Cheers,
Rufus
 
Posts: 538
Location: Middle Georgia
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Sarah Koster wrote:
But how can we protect ourselves from lying logic-disrupters, and help ourselves and our pupils discern well and make good decisions?



As far as pupils are concerned, I would say teach them deductive reasoning. give them lots of examples of how data can be skewed, and also teach them HISTORY. When it comes to political/social issues it has all be done before so there are lots of great examples. If they become aware of the various forms of propaganda, and how people expected A to be the outcome but then it turned into B etc... that makes them more skeptical and hopefully a little less eager to jump on the bandwagon when someone comes up with a "new" idea that sounds just fabulous, or when someone comes up with a study that claims to solve all the worlds problems.

Now if you are talking about "how to" type info that is completely different. I simply cross reference. If other sources confirm then it is good. If one source has been "fact checked" and come out great each time then I may just start trusting that source for matters on that topic.
 
Rufus Laggren
pollinator
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> pupils... history...

+1. But kids internalize what they feel like, not what they memorize for tests, so it's kinda up to them in the end.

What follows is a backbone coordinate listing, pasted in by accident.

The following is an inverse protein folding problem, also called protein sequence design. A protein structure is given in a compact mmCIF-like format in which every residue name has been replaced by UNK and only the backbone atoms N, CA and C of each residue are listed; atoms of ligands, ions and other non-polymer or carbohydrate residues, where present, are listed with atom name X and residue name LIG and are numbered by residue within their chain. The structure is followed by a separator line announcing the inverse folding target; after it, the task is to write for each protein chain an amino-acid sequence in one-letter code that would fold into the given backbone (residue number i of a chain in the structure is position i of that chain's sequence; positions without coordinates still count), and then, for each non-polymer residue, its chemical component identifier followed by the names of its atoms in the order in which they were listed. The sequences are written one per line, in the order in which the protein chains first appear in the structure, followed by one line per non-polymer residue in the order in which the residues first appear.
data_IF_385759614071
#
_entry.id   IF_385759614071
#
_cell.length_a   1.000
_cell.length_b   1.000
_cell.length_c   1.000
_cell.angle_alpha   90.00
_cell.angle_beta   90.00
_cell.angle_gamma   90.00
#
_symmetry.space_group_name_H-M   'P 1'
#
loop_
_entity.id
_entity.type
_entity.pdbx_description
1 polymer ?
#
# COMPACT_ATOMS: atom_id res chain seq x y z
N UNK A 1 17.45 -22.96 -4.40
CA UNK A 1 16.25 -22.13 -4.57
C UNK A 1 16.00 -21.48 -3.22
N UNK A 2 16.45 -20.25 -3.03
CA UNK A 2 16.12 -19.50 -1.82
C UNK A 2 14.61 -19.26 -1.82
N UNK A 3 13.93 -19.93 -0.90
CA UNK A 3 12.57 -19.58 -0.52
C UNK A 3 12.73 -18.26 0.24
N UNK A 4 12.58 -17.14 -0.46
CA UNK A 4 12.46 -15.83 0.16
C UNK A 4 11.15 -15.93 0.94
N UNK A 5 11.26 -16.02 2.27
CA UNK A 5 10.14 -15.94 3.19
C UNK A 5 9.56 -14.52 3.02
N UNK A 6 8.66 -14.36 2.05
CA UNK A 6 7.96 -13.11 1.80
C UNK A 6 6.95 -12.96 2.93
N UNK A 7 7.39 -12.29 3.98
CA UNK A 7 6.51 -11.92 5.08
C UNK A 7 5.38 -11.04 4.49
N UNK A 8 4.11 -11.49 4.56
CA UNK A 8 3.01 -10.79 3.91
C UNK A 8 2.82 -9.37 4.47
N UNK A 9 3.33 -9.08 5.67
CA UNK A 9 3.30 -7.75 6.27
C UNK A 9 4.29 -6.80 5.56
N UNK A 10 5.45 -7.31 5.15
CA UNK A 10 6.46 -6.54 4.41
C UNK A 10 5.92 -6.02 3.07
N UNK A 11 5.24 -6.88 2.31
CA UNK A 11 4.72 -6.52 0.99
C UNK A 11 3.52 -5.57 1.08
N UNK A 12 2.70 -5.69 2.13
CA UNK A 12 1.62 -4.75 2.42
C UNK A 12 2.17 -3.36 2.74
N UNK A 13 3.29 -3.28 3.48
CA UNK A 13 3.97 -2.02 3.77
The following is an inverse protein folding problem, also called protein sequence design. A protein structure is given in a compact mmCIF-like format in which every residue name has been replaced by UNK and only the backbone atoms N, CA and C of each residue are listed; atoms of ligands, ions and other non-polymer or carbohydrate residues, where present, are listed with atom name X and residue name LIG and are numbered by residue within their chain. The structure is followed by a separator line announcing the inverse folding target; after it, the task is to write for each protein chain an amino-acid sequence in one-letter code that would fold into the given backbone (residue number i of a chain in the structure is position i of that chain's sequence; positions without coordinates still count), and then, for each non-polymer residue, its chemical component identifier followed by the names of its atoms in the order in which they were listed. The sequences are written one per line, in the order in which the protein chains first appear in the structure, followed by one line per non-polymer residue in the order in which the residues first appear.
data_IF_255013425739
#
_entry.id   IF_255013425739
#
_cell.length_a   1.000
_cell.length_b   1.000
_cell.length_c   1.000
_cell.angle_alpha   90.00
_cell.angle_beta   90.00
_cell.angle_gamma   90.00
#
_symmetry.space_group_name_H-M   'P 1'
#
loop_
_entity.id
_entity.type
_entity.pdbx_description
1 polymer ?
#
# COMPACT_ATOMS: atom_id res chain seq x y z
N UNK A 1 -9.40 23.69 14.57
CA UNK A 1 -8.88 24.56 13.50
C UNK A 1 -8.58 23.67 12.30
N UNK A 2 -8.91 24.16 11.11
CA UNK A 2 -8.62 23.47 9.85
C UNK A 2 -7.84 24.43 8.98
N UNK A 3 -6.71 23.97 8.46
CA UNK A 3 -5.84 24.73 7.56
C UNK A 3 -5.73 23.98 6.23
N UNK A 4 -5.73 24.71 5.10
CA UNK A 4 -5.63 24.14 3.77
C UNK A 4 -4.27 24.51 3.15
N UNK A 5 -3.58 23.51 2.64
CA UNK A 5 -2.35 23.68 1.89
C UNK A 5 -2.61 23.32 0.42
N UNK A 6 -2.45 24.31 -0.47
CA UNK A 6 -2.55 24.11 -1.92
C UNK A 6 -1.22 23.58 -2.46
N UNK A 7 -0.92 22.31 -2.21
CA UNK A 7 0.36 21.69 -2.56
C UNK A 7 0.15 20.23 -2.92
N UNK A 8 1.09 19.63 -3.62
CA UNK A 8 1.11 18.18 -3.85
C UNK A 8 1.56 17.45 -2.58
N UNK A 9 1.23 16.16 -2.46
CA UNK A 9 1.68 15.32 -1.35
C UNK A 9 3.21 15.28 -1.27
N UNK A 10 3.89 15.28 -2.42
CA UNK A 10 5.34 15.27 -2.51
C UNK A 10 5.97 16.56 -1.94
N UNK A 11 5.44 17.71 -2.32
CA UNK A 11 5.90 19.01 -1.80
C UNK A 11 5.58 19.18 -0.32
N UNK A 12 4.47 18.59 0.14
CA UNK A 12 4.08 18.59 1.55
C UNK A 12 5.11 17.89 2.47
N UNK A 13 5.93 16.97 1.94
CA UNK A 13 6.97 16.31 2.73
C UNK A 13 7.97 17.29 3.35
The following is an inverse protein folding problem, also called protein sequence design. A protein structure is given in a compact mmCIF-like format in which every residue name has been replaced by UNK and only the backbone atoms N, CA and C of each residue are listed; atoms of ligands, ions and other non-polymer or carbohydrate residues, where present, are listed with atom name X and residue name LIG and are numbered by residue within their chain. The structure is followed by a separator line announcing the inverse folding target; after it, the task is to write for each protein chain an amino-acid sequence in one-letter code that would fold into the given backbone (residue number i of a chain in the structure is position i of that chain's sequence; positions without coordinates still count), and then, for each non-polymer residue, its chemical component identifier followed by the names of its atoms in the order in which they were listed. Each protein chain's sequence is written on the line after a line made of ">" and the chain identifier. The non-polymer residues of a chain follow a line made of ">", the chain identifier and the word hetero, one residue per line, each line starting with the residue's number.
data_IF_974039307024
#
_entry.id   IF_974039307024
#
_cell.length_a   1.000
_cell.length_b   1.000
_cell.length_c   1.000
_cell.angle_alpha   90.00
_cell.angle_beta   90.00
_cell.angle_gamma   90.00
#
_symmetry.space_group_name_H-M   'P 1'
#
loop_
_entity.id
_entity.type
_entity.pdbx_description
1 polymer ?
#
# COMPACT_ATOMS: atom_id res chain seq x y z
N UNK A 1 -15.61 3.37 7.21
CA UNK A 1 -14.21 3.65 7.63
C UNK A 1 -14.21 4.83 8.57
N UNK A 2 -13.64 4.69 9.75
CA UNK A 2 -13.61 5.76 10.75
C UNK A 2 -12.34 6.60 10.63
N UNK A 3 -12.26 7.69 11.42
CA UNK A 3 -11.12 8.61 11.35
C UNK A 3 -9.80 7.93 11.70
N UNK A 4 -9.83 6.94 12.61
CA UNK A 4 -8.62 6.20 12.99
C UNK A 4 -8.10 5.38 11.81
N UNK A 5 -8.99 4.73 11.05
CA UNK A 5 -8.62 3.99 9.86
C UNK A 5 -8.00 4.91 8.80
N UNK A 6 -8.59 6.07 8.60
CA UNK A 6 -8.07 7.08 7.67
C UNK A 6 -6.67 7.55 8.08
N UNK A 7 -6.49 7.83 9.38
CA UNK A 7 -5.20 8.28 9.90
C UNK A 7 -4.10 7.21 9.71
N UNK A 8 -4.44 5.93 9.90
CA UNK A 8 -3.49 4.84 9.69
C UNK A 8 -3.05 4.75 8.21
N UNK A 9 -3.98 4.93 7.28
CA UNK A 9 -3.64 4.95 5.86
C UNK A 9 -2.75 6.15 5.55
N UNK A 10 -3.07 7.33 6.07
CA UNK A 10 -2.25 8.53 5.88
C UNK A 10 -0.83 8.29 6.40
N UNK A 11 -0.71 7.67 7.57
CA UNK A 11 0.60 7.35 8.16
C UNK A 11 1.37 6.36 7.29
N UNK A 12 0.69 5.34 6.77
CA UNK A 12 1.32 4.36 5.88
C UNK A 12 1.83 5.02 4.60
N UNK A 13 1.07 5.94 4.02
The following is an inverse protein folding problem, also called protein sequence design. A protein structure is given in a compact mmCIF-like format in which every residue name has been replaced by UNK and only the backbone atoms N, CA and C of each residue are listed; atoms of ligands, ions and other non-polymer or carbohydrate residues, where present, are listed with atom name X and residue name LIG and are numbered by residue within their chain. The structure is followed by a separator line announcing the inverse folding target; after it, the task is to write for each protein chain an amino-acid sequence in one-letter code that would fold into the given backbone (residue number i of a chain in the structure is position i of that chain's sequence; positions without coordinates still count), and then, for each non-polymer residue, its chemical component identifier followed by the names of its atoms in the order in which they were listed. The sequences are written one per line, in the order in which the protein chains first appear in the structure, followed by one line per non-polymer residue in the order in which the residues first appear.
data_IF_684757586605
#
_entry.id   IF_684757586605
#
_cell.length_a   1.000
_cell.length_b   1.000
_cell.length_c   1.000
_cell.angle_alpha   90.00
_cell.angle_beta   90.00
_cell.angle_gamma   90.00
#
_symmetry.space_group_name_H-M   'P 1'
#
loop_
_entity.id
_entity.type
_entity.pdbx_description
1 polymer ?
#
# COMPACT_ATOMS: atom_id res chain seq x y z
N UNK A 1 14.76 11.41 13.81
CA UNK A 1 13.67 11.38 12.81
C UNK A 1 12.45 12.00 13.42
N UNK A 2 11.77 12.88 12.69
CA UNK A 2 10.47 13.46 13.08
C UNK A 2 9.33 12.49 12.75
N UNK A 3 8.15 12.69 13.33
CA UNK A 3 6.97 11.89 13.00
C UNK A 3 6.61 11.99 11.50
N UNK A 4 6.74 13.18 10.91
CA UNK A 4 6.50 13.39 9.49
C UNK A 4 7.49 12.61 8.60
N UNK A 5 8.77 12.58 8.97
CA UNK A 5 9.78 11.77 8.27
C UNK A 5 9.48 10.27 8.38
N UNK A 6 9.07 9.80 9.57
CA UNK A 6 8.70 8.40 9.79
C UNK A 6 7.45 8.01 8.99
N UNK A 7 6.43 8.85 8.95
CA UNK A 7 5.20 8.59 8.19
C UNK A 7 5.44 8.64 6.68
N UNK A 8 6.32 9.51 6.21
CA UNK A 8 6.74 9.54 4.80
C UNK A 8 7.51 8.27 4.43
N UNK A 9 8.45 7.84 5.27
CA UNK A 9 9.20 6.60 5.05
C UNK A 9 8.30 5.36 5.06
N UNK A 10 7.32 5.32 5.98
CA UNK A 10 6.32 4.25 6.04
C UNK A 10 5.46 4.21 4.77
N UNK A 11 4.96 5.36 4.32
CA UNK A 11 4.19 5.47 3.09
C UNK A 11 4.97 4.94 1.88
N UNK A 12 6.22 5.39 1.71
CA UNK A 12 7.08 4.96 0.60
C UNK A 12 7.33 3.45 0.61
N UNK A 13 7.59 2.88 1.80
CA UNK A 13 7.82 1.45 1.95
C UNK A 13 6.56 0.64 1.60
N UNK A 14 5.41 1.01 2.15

Instilling a belief that there _is_ something to learn and some truth to be found and it's worth finding and taking the trouble and bearing the cost of not denying - that seems like the most basic goal. But how? For sure, I'm no teacher. A talker maybe, but I don't have a clue how to encourage barbarians (er, children...) on the "right" path.


Rufus
 
pollinator
Posts: 204
Location: Australia, Canberra
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My emotional IQ is pretty much zero and I am an engineer...

Before I embark on a learning process, I try to read/watch as much diverse authors as I can, to see the geographical differences in implementation.

Compare it with science available and try to interpret the raw data myself (if raw data is available).

These days, science is done for whoever is funding the research though. So I also read the conspiracy theorists too.

Things get clearer only when I do the implementation myself as every researchers variables are different than each other. I like to think holistically for that reason and close to nature as much as I can rather than in a lab setting.

Honestly, more exposure to bs makes you a perfect distinguisher of knowledge. So kids should experience this too with adult guidance, though when I tried to teach my kids that "they can not get free robux by subscribing to a youtube channel" didn't work well. Once they believe in something, they really believe in. I think a healthy dose of skepticism should be planted in them somehow. Strangely, they learnt not to click on advertisement banners by themselves which is an advancement in their technology usage.